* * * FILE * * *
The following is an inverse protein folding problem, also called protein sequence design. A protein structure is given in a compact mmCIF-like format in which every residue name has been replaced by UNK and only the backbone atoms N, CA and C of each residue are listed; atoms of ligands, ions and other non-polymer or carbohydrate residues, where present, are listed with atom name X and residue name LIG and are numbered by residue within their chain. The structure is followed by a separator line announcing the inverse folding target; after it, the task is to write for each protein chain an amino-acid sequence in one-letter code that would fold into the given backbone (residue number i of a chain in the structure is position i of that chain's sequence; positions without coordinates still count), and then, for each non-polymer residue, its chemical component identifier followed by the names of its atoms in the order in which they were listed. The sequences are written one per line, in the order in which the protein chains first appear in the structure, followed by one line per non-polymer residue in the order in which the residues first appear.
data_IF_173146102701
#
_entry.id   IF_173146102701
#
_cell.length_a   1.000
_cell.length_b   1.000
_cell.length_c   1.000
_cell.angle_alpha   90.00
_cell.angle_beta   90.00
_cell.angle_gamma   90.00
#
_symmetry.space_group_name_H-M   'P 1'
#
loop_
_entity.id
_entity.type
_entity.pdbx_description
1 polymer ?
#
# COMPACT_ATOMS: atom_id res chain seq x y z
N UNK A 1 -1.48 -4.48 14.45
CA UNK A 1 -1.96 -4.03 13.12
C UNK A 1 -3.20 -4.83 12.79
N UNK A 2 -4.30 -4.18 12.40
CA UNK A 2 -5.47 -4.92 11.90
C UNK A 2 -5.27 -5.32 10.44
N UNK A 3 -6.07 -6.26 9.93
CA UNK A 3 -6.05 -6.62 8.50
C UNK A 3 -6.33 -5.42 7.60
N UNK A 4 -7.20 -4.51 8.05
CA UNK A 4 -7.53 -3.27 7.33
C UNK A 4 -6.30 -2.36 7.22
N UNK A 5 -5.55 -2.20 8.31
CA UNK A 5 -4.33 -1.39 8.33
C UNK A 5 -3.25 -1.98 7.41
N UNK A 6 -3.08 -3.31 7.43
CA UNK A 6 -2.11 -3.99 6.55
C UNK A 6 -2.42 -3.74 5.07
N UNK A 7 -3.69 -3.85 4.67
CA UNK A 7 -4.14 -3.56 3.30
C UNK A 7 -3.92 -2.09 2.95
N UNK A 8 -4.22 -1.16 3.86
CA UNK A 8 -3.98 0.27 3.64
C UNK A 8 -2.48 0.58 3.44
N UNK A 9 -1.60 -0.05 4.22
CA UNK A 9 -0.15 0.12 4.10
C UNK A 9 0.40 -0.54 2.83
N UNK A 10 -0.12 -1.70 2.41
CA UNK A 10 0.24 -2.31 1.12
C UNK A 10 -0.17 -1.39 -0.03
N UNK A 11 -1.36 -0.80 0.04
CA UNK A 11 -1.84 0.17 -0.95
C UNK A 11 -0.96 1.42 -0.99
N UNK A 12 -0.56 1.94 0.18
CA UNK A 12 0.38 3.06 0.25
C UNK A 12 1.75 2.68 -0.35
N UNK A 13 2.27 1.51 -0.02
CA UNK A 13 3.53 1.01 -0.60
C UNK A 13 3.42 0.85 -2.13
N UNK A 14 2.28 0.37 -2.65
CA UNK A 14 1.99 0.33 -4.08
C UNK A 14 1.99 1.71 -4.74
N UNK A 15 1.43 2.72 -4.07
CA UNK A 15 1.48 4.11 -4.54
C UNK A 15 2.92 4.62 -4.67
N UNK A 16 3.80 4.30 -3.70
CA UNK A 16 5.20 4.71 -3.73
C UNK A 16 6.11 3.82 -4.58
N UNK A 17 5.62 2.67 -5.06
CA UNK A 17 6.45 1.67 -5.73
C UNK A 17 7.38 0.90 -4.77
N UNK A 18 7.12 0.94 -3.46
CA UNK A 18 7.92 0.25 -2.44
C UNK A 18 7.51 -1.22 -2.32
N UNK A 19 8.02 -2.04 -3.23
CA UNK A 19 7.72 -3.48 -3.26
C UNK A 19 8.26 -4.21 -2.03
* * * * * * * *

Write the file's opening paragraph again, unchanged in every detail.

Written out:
The following is an inverse protein folding problem, also called protein sequence design. A protein structure is given in a compact mmCIF-like format in which every residue name has been replaced by UNK and only the backbone atoms N, CA and C of each residue are listed; atoms of ligands, ions and other non-polymer or carbohydrate residues, where present, are listed with atom name X and residue name LIG and are numbered by residue within their chain. The structure is followed by a separator line announcing the inverse folding target; after it, the task is to write for each protein chain an amino-acid sequence in one-letter code that would fold into the given backbone (residue number i of a chain in the structure is position i of that chain's sequence; positions without coordinates still count), and then, for each non-polymer residue, its chemical component identifier followed by the names of its atoms in the order in which they were listed. The sequences are written one per line, in the order in which the protein chains first appear in the structure, followed by one line per non-polymer residue in the order in which the residues first appear.